The suspects, which were armed with guns and knives, robbed 1.7 million Br from the branch. The Bank reported the case immediately to the police and two suspected armed robbers were captured, while the rest escaped.
After the incident, the Bank requested weapons from the government and received 100 Kalashnikov guns. The Bank has also placed security structures at its branches, which were previously installed in the central office only. Besides this, the Bank also hired a security team that checks every branch at night.
Awash Bank's Jacross branch was another victim of a robbery in 2018. The suspects, five in number, robbed 1.1 million Br from the branch at approximately 4:30pm.
When trying to escape on their motorcycles, one of the suspected robbers was caught by the Bank's security personnel, and bystanders around the area apprehended another one.
Staff were on duty when the robbers came in and pulled a gun on the two security guards and took their weapons. The robbers, who were armed with guns and knives, broke the window of one of the counters and a television.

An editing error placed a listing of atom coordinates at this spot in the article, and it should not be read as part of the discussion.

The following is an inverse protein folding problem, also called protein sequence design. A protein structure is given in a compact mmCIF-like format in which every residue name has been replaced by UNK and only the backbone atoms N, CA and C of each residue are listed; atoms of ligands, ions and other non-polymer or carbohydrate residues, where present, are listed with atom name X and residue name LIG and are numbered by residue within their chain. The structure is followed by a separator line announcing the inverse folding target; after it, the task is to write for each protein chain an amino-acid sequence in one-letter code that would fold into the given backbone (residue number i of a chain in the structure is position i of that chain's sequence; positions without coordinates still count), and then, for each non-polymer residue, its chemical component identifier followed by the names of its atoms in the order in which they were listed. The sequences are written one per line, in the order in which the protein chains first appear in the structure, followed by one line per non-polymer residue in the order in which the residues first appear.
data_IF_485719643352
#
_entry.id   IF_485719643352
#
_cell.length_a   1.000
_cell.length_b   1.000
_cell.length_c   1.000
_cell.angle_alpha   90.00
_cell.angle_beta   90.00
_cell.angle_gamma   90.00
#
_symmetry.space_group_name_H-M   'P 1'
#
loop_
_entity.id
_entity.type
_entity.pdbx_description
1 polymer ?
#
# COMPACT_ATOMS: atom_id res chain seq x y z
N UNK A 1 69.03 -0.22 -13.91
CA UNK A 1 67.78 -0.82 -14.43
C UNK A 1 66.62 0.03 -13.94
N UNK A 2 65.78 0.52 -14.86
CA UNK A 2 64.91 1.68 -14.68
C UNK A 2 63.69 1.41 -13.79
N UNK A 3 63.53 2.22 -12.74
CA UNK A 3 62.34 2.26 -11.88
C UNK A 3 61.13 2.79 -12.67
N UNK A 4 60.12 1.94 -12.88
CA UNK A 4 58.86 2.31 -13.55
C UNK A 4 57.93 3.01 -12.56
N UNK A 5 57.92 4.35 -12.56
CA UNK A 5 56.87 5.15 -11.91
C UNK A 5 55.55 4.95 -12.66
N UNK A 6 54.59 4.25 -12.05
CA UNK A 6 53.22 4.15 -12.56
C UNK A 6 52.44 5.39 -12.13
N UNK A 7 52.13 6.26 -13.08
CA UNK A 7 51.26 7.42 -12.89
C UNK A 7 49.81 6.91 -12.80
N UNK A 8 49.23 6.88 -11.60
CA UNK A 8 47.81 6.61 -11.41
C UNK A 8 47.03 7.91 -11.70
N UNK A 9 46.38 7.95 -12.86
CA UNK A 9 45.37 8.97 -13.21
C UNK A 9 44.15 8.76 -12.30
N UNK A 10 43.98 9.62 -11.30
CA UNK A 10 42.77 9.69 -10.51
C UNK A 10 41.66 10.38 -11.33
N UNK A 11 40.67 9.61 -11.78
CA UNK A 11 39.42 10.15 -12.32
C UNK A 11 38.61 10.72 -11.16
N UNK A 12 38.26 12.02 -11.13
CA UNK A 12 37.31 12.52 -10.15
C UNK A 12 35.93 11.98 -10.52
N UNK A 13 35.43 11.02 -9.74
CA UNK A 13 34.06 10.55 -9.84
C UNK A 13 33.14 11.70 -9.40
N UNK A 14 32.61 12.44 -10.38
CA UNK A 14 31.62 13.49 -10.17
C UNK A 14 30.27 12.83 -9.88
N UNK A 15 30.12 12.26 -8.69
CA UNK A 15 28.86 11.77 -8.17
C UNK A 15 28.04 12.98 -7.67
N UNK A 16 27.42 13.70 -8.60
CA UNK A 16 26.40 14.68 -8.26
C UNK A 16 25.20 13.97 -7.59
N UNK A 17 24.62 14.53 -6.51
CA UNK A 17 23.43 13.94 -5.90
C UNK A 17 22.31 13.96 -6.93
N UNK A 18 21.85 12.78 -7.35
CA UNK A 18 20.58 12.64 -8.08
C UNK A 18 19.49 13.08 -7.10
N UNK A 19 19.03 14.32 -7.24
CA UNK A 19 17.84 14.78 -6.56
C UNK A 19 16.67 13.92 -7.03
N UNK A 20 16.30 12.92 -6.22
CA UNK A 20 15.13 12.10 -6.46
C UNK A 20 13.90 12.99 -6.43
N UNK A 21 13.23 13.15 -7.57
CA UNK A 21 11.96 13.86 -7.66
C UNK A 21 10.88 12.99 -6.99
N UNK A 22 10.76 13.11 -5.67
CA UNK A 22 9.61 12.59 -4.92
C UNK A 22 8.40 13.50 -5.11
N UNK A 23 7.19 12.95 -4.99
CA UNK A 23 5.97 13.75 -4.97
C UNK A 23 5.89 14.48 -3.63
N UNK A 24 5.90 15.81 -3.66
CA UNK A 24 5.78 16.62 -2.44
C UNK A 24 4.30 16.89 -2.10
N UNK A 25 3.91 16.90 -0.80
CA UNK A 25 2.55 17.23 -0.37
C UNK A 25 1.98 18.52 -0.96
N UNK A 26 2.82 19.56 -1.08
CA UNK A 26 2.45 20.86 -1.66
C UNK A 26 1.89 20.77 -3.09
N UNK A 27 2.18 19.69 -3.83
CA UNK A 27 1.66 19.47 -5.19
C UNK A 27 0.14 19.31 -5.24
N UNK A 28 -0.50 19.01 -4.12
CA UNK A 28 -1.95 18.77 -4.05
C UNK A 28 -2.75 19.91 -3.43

Four suspects who robbed 5.6 million Br from Bank of Abyssinia's (BoA) Tele Medhanialem branch in 2018 were sentenced to 13 years of imprisonment.
One of the main reasons for the increasing number of bank robberies is that the security personnel are hired through employment agencies.
Most of the robberies are committed with the help of the security guards, according to Yared Alemayehu (Insp.), organized crime investigation division head at the Addis Abeba Police Commission.
But Deribe argues that, even though the trend of outsourcing employment through agencies is in its infant stage, the strategy is correct.
"The reliability of the security guards is questionable," Yared said. "The robberies were conducted in groups using weapons, knives and other materials."